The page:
Digging more into Sherman, I got to like him more and more. He's the son of working class parents in Compton who is the opposite of a thug and graduated from Stanford with a masters in communication and a high GPA. He's drastically underpaid, but you don't hear him whining about it. He self-identifies as a nerd. He's a charitable guy who takes care of kids in his old neighborhood. He's an intellectual ball player. And there are so many video clips of him just being awesome.

So, I've come to the conclusion that Sherman is actually one of the coolest people in the game. He's the type of player I would be if I had that kind of talent and dedication. I don't. And neither does just about anyone else. So a lot of the animosity towards him is jealousy-based and that's a bullshit motivation. I'm a big fan of clever, intellectual athletes and I always root for people are falsely maligned and who are the target of racism and other such nonsense and ignore it to excel (one of my children is named after Jackie Robinson). I'm not aware of any player that combines all of those things better than Sherman. So he's my favorite player now.

A few people said that his antics distracted from his team and were selfish. But that's nonsense. He's a massive promoter for his teammates and talks about them in almost every interview. In the "selfish" interview he gave to Erin Andrews, note that the last thing he said was "LOB," as in "Legion of Boom," as in the nickname for his comrades in the Seahawks secondary. In a short, short rant about how mad he was at Crabtree, he got in a shout-out to his teammates. You might not have known that, but they did. And that's what matters. And if his trash talking, which is nothing new, was so distracting, why is his team playing for the Superbowl title and yours isn't?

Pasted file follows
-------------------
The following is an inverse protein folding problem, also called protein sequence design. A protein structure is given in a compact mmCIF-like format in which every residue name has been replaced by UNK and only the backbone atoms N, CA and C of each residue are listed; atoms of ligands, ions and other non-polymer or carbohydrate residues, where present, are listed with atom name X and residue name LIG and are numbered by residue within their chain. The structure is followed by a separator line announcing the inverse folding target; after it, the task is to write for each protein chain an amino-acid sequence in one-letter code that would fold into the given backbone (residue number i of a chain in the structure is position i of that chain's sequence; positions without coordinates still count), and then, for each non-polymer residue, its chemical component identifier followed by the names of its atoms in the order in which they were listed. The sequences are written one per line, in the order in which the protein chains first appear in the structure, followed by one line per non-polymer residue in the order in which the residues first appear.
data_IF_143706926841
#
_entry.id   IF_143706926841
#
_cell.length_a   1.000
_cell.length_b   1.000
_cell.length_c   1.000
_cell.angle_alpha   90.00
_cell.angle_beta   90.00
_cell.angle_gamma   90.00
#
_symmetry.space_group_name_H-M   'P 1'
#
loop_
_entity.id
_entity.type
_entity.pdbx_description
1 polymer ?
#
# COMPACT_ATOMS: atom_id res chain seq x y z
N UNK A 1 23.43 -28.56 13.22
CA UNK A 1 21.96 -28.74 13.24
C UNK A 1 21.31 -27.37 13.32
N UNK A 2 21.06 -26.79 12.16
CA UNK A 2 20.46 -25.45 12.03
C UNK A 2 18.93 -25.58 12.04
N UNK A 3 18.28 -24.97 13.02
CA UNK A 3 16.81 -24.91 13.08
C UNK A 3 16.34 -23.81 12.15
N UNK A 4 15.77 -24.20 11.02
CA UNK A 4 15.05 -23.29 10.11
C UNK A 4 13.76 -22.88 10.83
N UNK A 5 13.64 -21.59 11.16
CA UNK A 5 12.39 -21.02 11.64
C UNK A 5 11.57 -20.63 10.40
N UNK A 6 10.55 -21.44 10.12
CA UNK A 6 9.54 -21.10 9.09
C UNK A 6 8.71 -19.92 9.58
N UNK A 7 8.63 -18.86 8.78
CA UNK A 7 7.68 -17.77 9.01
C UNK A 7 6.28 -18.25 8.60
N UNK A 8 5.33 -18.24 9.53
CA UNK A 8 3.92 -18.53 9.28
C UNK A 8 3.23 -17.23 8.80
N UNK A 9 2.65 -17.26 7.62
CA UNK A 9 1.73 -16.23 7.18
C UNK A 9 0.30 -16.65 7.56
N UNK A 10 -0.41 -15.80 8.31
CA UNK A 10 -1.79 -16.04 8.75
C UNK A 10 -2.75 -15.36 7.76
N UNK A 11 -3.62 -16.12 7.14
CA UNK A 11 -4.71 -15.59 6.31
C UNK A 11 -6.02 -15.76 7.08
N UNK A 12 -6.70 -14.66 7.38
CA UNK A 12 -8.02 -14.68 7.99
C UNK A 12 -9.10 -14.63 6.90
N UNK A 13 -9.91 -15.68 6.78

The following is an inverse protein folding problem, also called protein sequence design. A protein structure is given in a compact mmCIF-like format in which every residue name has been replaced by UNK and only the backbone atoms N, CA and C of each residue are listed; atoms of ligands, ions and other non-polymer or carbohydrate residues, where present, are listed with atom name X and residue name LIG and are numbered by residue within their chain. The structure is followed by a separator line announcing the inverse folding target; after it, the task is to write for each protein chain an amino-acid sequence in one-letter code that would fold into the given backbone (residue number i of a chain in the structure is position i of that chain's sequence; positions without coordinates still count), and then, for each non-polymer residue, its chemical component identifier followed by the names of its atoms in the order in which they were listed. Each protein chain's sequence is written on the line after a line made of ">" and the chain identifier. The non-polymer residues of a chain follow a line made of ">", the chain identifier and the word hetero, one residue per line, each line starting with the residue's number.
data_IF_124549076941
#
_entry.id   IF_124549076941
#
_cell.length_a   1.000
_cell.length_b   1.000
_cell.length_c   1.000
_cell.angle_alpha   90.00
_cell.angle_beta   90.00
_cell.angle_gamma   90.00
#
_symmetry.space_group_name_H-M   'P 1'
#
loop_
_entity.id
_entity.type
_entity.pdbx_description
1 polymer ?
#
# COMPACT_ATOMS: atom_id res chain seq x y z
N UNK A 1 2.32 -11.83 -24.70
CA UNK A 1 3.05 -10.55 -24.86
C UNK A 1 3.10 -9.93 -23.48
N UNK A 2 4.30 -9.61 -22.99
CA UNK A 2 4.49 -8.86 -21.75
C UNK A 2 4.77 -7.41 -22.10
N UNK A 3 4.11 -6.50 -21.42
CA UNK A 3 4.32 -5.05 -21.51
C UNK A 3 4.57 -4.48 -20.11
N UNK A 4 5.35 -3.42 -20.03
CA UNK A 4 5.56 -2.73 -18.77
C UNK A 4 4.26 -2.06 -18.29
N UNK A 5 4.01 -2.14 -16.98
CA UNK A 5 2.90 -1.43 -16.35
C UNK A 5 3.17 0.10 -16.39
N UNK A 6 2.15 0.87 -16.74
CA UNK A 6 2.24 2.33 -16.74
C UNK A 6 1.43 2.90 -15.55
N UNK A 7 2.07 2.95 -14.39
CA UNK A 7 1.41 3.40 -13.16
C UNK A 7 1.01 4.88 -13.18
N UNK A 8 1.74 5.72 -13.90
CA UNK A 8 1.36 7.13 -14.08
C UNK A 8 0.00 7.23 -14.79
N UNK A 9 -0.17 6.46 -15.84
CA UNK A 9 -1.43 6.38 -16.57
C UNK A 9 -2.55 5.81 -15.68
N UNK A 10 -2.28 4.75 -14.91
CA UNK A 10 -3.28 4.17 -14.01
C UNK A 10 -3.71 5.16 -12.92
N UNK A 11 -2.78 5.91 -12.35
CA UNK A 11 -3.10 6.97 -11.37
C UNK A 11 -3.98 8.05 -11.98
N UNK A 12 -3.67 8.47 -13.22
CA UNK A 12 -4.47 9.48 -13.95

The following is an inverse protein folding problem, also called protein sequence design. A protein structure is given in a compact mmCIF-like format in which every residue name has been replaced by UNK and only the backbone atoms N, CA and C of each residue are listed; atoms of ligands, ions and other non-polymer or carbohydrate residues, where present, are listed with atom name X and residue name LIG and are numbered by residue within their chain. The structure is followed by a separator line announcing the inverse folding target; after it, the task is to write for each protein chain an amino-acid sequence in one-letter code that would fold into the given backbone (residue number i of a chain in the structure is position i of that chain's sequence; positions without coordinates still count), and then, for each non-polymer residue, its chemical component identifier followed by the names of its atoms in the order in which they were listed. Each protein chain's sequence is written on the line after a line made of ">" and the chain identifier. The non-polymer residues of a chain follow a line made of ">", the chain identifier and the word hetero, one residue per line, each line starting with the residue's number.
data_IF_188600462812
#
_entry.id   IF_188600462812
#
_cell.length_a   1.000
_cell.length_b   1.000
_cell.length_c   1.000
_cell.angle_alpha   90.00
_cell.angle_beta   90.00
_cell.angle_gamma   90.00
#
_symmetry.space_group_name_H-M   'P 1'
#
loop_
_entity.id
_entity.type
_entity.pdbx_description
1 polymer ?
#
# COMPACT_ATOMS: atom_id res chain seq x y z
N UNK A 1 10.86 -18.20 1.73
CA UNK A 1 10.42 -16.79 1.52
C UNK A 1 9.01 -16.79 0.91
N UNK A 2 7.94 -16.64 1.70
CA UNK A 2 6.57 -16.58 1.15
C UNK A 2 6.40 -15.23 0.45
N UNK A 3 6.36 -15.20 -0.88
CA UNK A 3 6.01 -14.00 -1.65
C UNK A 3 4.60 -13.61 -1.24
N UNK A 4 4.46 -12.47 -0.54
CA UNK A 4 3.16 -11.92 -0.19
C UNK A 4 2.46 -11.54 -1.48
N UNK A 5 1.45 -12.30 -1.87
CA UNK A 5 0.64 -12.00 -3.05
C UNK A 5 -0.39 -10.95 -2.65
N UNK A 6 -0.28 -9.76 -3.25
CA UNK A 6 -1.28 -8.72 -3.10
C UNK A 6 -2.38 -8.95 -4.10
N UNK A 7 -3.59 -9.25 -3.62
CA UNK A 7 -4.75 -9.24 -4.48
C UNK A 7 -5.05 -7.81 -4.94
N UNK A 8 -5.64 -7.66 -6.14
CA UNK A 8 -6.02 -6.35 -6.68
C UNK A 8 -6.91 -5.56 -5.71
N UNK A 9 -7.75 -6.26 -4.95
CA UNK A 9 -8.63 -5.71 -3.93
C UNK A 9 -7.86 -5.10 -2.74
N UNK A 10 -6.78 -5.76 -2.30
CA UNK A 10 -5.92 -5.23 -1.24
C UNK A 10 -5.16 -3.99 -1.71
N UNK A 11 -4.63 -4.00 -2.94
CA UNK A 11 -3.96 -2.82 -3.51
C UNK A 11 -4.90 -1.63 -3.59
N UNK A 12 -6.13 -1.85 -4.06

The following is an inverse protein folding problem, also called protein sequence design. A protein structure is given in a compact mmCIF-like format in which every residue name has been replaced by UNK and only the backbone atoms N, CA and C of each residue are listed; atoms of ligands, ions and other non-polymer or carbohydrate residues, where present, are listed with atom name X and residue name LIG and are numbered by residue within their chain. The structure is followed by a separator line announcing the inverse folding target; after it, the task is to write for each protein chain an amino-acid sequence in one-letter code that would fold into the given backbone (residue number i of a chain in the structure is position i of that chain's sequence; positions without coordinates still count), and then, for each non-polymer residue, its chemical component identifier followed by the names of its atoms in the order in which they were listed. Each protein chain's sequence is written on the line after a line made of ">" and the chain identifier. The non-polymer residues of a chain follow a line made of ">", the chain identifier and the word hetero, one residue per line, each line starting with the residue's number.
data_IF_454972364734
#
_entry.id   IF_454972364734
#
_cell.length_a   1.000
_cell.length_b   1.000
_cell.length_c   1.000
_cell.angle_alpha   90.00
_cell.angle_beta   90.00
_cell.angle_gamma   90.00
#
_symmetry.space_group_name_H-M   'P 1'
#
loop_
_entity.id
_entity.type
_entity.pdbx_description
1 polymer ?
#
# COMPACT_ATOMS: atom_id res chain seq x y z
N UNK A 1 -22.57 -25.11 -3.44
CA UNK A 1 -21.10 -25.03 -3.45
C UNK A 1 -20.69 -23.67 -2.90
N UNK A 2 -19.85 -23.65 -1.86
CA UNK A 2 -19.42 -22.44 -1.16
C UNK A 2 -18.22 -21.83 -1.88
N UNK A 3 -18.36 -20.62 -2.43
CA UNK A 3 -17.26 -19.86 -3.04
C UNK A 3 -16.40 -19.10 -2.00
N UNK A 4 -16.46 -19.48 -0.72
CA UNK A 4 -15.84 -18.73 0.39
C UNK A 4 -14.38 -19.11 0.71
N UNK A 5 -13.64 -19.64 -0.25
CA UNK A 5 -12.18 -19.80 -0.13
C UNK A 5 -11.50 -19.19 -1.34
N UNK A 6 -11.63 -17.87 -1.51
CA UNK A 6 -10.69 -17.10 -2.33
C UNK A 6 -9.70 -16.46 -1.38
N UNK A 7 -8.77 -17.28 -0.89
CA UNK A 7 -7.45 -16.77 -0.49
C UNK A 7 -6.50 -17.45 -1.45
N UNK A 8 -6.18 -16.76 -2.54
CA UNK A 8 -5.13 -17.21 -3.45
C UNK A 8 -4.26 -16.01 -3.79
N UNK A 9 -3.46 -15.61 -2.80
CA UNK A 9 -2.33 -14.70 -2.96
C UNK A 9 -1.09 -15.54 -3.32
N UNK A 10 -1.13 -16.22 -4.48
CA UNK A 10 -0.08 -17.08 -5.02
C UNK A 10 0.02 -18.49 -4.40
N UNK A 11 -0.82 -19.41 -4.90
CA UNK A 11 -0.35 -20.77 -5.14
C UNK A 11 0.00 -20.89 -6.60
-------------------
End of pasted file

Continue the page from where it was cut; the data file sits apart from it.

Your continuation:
Finally, though, there are people complaining that his way of bragging about himself and talking trash is arrogant or makes him an asshole. This is not only a misunderstanding of the way sports works, it's a misunderstanding of how life works.

Trash talking is an integral part of sports. Non-sports people may not understand it or like it, but if you are playing sports, people are going to be talking trash. The first time someone talked trash to me was in junior major league baseball, when I was in middle school. And it totally worked. That pitcher told me he was better than me, and I was afraid of him ever time I went up against him that season. And the only time I got on base was the time he hit me with a pitch, which intimidated me even more. Baseball wasn't my sport.

But the bigger thing is that mental games are part of the way sports works. It is absolutely acceptable and encouraged for players to use any legal tool they can to gain an advantage and win. Getting into someone's head psychologically and make them play worse so you can beat them is so widespread in sports and games that it happens in almost all sports and all games at every level. As long as you aren't being abusive, you're doing exactly what you should do. It's a plot element in almost every sports movie ever. Hell, it's the story of David and Goliath. Use the tools you have against an opponent who is bigger, faster, or stronger in order to equalize things and give yourself a chance to win. Again, as long as the tool you use is legal, you'd be dumb not to use it.